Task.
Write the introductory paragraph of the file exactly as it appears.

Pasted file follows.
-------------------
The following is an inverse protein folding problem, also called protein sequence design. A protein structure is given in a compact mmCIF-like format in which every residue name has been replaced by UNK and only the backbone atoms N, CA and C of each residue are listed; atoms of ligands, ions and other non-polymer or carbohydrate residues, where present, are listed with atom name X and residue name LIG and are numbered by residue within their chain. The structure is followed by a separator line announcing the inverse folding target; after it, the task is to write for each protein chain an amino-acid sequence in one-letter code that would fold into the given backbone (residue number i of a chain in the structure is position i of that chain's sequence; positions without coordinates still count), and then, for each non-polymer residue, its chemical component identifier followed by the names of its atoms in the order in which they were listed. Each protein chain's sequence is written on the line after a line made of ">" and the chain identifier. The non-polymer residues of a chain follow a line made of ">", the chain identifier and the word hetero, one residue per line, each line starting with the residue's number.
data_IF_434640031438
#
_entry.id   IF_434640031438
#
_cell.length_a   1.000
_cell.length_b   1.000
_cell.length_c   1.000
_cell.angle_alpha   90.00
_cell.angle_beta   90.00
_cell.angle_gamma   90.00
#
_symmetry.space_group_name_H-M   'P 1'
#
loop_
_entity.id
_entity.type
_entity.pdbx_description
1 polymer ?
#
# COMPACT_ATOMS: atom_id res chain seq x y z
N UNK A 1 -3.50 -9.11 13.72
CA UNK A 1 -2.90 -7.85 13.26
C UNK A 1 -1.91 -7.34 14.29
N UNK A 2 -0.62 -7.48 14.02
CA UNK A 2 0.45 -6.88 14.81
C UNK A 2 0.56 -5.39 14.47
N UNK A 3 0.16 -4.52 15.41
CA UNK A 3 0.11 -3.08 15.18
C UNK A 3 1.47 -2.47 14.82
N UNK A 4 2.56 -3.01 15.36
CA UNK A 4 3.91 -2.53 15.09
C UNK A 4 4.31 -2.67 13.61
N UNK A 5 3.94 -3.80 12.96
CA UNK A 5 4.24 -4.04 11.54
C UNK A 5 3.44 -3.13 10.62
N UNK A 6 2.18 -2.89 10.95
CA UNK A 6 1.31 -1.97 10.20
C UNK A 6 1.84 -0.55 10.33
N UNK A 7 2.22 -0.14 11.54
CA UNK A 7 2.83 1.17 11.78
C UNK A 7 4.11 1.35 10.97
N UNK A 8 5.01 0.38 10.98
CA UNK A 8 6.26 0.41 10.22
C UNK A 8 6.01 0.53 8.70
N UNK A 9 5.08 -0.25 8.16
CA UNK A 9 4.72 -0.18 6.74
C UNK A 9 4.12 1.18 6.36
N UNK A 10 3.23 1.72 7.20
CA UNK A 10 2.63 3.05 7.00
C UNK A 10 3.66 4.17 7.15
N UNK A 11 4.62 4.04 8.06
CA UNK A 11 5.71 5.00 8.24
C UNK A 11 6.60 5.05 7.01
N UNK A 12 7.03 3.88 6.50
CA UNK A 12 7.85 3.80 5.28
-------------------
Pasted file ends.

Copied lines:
The following is an inverse protein folding problem, also called protein sequence design. A protein structure is given in a compact mmCIF-like format in which every residue name has been replaced by UNK and only the backbone atoms N, CA and C of each residue are listed; atoms of ligands, ions and other non-polymer or carbohydrate residues, where present, are listed with atom name X and residue name LIG and are numbered by residue within their chain. The structure is followed by a separator line announcing the inverse folding target; after it, the task is to write for each protein chain an amino-acid sequence in one-letter code that would fold into the given backbone (residue number i of a chain in the structure is position i of that chain's sequence; positions without coordinates still count), and then, for each non-polymer residue, its chemical component identifier followed by the names of its atoms in the order in which they were listed. Each protein chain's sequence is written on the line after a line made of ">" and the chain identifier. The non-polymer residues of a chain follow a line made of ">", the chain identifier and the word hetero, one residue per line, each line starting with the residue's number.